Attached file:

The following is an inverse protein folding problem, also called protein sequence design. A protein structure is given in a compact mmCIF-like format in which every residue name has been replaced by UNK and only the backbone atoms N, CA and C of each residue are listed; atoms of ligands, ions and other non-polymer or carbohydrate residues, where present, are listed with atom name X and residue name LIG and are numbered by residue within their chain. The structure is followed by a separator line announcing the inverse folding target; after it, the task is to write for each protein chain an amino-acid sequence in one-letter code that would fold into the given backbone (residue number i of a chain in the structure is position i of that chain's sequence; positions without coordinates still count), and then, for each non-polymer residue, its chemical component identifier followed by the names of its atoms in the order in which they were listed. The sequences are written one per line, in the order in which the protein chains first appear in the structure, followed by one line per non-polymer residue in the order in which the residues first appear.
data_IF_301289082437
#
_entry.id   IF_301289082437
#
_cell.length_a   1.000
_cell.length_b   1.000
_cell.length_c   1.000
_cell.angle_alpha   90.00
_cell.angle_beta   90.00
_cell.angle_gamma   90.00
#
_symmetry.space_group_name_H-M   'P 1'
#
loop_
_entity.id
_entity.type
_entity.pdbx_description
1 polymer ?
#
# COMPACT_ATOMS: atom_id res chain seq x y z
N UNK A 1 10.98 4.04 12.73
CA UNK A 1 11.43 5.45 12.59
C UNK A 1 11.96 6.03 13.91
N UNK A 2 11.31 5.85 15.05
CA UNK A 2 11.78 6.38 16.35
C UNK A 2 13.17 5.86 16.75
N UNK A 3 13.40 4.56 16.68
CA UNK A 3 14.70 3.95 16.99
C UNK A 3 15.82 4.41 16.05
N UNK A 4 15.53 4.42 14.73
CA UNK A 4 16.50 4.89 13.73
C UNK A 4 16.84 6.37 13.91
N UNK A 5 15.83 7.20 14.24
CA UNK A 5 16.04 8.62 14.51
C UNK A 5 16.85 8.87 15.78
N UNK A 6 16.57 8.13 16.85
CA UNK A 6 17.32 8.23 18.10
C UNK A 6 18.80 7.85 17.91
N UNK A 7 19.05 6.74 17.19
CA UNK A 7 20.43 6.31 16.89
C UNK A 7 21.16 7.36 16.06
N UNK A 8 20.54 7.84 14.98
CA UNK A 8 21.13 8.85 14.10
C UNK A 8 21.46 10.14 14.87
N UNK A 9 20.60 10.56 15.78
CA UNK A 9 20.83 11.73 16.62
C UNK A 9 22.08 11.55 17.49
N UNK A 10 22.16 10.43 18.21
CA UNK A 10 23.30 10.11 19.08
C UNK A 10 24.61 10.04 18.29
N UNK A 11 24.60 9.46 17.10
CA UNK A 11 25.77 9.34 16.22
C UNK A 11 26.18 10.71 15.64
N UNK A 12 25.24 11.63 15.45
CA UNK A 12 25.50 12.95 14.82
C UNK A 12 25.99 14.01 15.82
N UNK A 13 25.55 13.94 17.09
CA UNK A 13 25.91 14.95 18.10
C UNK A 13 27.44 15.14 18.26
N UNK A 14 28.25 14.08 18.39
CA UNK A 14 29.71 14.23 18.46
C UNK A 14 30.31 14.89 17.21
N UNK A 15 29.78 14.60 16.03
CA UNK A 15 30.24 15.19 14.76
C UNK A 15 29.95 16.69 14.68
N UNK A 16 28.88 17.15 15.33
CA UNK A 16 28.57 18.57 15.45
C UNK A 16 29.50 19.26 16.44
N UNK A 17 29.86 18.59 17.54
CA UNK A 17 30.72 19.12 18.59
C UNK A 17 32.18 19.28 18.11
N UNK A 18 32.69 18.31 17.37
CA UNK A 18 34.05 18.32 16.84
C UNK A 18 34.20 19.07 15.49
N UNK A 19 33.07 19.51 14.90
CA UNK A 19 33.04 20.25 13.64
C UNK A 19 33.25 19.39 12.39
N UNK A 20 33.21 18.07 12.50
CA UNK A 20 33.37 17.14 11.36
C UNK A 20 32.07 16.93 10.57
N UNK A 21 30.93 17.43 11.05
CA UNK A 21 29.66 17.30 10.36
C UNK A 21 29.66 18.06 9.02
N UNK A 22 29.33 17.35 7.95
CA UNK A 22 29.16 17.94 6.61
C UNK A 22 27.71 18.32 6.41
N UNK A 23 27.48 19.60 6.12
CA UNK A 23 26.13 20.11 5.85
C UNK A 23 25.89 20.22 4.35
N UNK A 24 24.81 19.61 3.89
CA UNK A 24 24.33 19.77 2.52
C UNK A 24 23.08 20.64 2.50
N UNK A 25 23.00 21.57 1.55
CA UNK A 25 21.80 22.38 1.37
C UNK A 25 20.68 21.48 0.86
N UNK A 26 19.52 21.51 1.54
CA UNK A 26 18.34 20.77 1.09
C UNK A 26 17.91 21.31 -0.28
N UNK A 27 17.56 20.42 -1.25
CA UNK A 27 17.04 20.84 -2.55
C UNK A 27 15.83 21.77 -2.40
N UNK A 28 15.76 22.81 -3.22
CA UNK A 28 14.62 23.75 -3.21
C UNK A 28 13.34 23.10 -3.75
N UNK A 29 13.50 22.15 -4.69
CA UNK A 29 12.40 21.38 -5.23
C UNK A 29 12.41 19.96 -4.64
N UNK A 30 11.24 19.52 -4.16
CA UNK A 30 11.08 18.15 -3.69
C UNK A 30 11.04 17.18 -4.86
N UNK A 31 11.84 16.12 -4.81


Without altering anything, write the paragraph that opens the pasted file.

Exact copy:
The following is an inverse protein folding problem, also called protein sequence design. A protein structure is given in a compact mmCIF-like format in which every residue name has been replaced by UNK and only the backbone atoms N, CA and C of each residue are listed; atoms of ligands, ions and other non-polymer or carbohydrate residues, where present, are listed with atom name X and residue name LIG and are numbered by residue within their chain. The structure is followed by a separator line announcing the inverse folding target; after it, the task is to write for each protein chain an amino-acid sequence in one-letter code that would fold into the given backbone (residue number i of a chain in the structure is position i of that chain's sequence; positions without coordinates still count), and then, for each non-polymer residue, its chemical component identifier followed by the names of its atoms in the order in which they were listed. The sequences are written one per line, in the order in which the protein chains first appear in the structure, followed by one line per non-polymer residue in the order in which the residues first appear.